From Pong to the first globally successful home video game system the VCS, the first Atari computer systems called the 400 and 800 and the new XL computer systems which replaced them. Atari's new video game systems, the 5200 and 7800 and all Atari's Arcade games and Pinball machines. The re-launched 8-Bit line renamed the XE, the introduction of the ground breaking 16-Bit ST computer range, the advanced computers such as the MEGA STE, TT030, Falcon030 and the Transputer Workstation, video game consoles including the 7800 Pro System, Lynx I/II, Atari IBM Compatible PCs, pocket PCs, calculators all the way to the 64-Bit Jaguar and much more.
Mythical tales of advanced XL computers and holographic video games, enhanced STs, Junior STs, Portable STs and even ST games consoles, there is even an Amiga in here somewhere! Gaze at unreleased computers (Falcon 040 & Microbox) and video game consoles (Panther, Mirai) and get a complete picture of the Atari products that could have been.
Rare photos, product shots, specifications and paperwork, I leave no area of Atari uncovered. Global advertising, flyers, the amazing underground Atari scene, revenue data, game boxes, box art, as well as many interesting historical facts and figures and breakout boxes for you to digest and examine as we go on the Atari journey.
We go on the Atari journey in 1972 when local arcades, pool halls and bars would be the venue for pinball and other traditional entertainment games. The electronic video game was about to infiltrate these very same places and slowly elevate the videogame to cult status and worldwide success. Atari was at the forefront of the video games revolution and would become a household name and a global phenomenon, it would be also responsible for the evolution of the market for many years to come and diversify into the personal computer market among other areas of interest. In a tumultuous history, it was sold by its founder Nolan Bushnell in 1976 to Warner Communication Inc. and become one of the fastest growing companies in the world. In 1984 the company began to bleed money and was sold again in to the founder of Commodore Business Machines who saved it from the abyss. Jack Tramiel would lead the new Atari Corp. in competition to IBM and Apple Inc. and the company continued operations until the computer market changed in the early 1990s as the company reverted back to its video game roots...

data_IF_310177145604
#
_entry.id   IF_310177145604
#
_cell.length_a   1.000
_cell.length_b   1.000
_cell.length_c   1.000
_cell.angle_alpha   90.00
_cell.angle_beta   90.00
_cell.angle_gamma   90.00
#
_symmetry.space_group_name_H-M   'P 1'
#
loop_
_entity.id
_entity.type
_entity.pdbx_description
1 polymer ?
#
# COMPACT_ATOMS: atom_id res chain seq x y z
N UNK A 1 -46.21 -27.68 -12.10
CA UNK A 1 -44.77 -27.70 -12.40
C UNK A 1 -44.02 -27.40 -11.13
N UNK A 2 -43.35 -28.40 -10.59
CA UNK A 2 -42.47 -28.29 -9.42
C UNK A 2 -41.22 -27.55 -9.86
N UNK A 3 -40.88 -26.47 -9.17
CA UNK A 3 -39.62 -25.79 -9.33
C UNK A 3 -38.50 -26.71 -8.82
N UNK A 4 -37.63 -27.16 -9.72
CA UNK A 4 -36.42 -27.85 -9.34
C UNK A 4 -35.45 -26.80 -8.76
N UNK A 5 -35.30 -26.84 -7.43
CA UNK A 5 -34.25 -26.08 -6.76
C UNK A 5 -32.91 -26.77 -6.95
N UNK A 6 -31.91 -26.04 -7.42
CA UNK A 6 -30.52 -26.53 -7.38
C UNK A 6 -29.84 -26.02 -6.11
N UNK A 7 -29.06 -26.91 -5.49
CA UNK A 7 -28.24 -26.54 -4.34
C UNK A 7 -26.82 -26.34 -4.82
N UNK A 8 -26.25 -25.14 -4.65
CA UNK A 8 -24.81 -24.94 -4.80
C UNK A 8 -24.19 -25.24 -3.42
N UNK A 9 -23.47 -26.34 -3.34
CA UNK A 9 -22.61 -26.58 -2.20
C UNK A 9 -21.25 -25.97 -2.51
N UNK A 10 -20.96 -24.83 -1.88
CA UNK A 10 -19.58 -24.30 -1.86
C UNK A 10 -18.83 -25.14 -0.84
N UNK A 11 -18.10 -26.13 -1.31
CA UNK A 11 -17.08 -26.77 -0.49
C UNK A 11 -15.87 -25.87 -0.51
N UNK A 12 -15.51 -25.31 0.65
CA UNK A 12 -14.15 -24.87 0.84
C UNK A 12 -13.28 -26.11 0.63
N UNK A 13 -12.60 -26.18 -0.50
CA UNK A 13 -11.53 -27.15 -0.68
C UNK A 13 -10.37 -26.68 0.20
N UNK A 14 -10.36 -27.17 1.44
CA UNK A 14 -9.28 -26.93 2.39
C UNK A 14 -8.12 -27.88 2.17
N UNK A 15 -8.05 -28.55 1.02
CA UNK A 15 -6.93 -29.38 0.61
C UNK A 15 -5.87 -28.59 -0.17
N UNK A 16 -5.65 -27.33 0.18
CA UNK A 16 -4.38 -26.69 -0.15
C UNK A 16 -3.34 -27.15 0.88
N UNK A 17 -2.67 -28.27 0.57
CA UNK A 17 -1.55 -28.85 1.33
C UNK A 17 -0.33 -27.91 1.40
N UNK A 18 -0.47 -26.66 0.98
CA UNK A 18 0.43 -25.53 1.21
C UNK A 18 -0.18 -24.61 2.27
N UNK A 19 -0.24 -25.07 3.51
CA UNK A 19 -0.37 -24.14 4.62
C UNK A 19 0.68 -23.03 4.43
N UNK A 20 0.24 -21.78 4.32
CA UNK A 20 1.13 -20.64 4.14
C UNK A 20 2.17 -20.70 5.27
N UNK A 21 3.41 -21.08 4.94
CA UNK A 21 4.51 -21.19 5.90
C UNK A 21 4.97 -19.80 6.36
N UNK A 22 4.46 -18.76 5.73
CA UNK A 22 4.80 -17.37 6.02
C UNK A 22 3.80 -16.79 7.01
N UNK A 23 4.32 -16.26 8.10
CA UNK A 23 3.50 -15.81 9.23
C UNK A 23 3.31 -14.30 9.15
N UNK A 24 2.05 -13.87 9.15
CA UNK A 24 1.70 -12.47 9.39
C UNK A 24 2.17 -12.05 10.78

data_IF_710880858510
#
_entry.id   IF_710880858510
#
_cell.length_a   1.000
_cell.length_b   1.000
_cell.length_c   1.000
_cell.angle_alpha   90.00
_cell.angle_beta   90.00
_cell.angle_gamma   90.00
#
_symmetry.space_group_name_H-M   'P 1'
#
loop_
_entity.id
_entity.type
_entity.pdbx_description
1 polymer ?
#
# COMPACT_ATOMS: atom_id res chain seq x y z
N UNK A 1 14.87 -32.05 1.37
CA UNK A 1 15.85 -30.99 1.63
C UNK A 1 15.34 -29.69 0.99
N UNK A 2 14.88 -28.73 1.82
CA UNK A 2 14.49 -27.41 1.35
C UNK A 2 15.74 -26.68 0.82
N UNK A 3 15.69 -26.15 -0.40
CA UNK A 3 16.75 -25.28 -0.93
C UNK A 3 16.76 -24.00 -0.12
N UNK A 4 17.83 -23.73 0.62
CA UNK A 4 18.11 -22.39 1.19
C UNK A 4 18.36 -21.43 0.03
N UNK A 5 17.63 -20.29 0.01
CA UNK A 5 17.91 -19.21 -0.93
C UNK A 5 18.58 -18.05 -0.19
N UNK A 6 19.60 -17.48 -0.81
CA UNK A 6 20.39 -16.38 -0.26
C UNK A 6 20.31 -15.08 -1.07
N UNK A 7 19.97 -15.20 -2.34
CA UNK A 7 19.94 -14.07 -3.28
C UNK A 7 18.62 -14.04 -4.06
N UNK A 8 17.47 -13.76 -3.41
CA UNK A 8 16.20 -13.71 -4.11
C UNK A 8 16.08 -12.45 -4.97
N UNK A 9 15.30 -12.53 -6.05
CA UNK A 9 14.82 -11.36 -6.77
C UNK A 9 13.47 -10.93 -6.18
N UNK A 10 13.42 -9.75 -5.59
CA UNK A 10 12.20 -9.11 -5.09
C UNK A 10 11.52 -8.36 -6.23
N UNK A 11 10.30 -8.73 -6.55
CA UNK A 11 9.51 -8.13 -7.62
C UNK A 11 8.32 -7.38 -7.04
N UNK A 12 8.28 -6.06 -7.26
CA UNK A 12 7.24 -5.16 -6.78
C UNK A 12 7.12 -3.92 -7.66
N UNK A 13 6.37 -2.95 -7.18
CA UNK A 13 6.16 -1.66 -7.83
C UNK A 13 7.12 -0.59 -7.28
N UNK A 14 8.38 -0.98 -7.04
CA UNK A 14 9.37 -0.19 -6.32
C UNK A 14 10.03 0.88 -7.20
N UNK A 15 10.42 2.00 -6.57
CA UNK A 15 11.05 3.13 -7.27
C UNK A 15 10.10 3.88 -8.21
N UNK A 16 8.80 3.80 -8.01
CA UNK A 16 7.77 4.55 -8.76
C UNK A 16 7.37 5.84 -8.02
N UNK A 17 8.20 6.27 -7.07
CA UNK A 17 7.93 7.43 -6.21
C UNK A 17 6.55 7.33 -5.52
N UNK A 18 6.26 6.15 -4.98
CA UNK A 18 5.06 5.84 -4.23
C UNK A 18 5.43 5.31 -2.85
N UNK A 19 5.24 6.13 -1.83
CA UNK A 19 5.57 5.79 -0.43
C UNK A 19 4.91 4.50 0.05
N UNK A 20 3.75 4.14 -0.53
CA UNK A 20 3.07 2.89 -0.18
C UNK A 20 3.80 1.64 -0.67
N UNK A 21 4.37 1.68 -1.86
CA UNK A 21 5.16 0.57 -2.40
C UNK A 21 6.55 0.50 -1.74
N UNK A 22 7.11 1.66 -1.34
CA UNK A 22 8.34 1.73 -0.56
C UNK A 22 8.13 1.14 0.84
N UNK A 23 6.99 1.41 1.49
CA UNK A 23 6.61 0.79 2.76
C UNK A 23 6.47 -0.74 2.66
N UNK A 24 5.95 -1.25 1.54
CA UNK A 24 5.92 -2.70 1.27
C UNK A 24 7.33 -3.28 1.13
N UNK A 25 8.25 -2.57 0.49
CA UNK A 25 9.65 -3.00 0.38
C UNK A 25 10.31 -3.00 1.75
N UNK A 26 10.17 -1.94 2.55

We Love Atari isn't just another book about Atari, it is a packed visual journey of the company you love. Bursting with products from Arcade machines to Home Computers, I have tried to ensure everything important to the Atari story is covered.
We Love Atari, so I made sure our book represents the best of the company we love. A book you can browse again and again whenever you need your Atari fix! It is both a history lesson and a personal collection of Atari for your archives.
This book is the culmination of years of work. From collecting all the material used inside, to restoring old advertisements and brochures, and writing and designing a book that covers as much of Atari as possible.
Images from Pong to the Jaguar video game console, representing years of collecting. Some images painstakingly restored from originals over 30-48 years old! *Conservative estimate!
Not just another stale history of Atari, We Love Atari is meant to be an exciting visual experience, but we also added some fun facts and quotes as well as enough historical content to understand Atari as a company.
All commercial Arcade releases & official flyers produced by Atari are included. Atari was built on the foundations of their Arcade success and this in turn funded the growth of the company well into the late 1970s.